Angel-faced with his long blond hair and a sad, faraway look in his eyes, Kirwan made his first appearance with the band at the Nag’s Head in Battersea, south London, in 1968. According to Green, he was so moved by the music that he cried on stage as he was playing.

Despite his extreme youth, Kirwan’s contribution to the group was substantial, particularly after Green’s departure, when he reluctantly stepped up as the band’s main songwriter. On albums such as Future Games and Bare Trees, Kirwan’s songs took Fleetwood Mac away from the group’s blues roots and towards a more melodic, soft-rock style. Several of his compositions adapted lyrics by his favourite poets, including Rupert Brooke.

As the group’s albums stopped charting and they struggled to maintain a stable line-up, fans often refer to the period as the “wilderness years”, before the arrival of Lindsey Buckingham and Stevie Nicks a few years later turned Fleetwood Mac into one of the biggest-selling bands. It would, perhaps, be fairer to see it as an era of transition, with Kirwan as the bridge.

Yet the pressure proved too much. “Danny wasn’t a very light-hearted person, to say the least,” his bandmate Welch recalled. “He was always very intense about his work, but didn’t seem to be able to distance himself from it. Danny was the definition of ‘deadly serious’.”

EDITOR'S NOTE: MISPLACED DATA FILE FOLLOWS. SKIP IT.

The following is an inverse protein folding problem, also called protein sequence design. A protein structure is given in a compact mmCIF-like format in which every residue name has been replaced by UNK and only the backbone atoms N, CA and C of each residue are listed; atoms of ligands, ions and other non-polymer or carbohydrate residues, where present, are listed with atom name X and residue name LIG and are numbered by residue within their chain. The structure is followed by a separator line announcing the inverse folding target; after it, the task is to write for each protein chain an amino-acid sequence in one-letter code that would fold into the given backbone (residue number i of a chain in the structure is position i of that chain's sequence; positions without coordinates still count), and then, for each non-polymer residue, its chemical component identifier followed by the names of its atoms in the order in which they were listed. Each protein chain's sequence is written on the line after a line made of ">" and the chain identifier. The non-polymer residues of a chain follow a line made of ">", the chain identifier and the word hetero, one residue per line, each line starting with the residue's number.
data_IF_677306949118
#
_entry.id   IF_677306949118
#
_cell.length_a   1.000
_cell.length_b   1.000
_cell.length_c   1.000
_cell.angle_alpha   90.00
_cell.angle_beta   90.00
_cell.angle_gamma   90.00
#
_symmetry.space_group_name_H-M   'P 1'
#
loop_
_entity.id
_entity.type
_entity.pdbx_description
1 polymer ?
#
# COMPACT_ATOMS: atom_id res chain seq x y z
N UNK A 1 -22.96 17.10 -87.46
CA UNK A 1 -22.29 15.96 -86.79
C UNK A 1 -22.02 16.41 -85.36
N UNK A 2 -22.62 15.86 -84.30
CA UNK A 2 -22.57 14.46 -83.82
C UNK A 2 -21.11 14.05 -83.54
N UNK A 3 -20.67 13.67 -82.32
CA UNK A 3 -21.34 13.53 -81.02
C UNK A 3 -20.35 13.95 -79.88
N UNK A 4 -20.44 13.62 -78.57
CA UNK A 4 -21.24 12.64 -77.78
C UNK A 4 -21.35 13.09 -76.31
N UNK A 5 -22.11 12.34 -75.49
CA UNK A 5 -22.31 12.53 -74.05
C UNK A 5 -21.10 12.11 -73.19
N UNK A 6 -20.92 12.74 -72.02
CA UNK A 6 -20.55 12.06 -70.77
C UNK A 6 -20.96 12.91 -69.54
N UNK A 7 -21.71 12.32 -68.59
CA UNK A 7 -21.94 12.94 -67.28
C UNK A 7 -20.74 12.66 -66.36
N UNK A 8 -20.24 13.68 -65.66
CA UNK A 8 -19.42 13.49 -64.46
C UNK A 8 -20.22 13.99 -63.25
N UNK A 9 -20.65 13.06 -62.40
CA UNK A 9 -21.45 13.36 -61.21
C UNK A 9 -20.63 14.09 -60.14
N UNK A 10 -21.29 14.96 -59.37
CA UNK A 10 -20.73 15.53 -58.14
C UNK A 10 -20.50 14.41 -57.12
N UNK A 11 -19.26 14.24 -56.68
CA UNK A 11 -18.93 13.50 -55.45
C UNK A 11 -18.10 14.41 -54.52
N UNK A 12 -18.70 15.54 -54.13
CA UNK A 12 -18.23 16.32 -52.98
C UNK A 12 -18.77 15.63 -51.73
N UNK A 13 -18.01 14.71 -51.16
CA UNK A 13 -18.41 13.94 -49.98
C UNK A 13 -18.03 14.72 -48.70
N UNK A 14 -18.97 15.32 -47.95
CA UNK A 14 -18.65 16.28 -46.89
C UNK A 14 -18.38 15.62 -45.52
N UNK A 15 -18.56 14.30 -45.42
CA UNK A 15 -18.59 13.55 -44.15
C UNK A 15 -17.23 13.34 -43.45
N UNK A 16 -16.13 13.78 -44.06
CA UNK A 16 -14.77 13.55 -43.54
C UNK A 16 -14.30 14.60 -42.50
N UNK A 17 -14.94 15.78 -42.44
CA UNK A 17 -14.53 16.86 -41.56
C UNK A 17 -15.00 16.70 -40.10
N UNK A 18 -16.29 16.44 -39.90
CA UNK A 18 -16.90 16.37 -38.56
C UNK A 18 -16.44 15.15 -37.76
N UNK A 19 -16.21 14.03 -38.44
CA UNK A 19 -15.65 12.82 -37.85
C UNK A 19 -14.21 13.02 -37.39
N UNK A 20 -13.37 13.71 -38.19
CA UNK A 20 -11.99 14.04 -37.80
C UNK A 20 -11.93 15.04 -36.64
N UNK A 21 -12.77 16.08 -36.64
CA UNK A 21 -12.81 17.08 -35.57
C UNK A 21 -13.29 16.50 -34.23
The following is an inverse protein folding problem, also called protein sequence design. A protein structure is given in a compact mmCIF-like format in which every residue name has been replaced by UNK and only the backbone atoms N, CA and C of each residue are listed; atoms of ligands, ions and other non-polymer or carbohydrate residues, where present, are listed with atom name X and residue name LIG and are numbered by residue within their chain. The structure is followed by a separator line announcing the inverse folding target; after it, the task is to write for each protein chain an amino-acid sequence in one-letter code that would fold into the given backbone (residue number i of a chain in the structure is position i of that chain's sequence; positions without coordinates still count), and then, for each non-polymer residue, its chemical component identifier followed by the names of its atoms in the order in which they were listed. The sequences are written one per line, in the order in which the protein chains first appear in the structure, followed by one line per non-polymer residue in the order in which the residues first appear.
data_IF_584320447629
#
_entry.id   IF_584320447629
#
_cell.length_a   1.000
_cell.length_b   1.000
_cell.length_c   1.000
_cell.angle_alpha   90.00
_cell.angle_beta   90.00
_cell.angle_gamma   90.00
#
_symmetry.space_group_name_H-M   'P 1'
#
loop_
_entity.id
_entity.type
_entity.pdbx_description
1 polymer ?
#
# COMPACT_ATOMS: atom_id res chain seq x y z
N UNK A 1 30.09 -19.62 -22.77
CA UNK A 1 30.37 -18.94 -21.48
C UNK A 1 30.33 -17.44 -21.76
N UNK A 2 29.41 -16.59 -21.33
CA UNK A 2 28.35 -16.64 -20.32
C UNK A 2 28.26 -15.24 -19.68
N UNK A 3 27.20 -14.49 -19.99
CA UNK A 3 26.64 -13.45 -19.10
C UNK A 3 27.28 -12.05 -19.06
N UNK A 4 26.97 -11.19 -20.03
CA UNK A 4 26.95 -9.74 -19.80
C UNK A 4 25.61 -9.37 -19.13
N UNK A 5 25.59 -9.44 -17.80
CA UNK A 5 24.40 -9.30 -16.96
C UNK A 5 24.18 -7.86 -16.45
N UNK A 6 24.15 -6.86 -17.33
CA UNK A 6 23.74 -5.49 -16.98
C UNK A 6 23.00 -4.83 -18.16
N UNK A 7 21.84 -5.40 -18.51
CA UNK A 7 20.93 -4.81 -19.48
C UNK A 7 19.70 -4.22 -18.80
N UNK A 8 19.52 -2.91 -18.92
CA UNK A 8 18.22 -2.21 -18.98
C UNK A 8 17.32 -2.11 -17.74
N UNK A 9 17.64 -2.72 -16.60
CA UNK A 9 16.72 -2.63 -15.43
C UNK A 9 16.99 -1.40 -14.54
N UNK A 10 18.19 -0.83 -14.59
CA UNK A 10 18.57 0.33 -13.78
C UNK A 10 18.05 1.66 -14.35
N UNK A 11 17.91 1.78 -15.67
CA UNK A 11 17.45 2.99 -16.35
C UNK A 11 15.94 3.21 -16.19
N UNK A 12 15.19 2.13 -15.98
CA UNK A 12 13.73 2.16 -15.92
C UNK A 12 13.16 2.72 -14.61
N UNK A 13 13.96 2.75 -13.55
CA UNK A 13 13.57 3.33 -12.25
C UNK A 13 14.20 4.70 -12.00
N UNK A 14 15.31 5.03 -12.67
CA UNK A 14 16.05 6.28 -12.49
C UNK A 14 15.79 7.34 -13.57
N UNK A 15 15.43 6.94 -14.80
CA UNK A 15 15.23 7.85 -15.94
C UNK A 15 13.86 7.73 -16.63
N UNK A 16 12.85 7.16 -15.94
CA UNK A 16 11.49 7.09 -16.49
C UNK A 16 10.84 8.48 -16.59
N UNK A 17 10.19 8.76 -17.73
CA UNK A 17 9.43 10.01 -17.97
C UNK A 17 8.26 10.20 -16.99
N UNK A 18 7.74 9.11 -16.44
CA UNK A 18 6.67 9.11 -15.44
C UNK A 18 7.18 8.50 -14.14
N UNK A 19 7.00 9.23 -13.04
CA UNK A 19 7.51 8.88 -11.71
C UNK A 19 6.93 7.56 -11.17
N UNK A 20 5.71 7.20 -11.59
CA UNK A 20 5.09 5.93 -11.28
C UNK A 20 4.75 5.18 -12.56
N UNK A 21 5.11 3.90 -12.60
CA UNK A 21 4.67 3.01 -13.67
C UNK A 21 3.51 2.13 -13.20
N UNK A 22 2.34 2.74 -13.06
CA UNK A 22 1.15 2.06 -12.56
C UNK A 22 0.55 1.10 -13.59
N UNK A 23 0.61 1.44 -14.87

Somewhere along the way in the early 1970s he acquired a wife and a son, but soon lost them again and nobody in the Fleetwood Mac camp knows what became of them. Living on social security and “dribs and drabs” of royalties from his songs, he claimed to have spent years travelling with all of his possessions in a rucksack, perhaps inspired by The Autobiography of a Super-Tramp by WH Davies, one of his favourite writers and whose poetry he set to music in his song Dragonfly.

He was one of eight past and present members of Fleetwood Mac inducted into the Rock & Roll Hall of Fame in 1998, but did not attend the ceremony. Ever a man of mystery, nobody knew how to contact him. Even the Missing Persons Bureau could not track him down for the event.

Danny Kirwan, musician, was born on May 13, 1950. He died of unknown causes on June 8, 2018, aged 68
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  #64  
Old 06-15-2018, 08:32 PM
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He had always been emotionally fragile, and Green recounted that Kirwan would often be in tears while he was playing.

He played his heart out. His story heartbreaking. I imagine his son would have heard about his death. Thank you for posting this Michele.
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  #65  
Old 06-15-2018, 09:08 PM
michelej1 michelej1 is offline
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The New York Times

https://www.nytimes.com/2018/06/10/o...twood-mac.html


Danny Kirwan, Guitarist in Fleetwood Mac’s Early Years, Dies at 68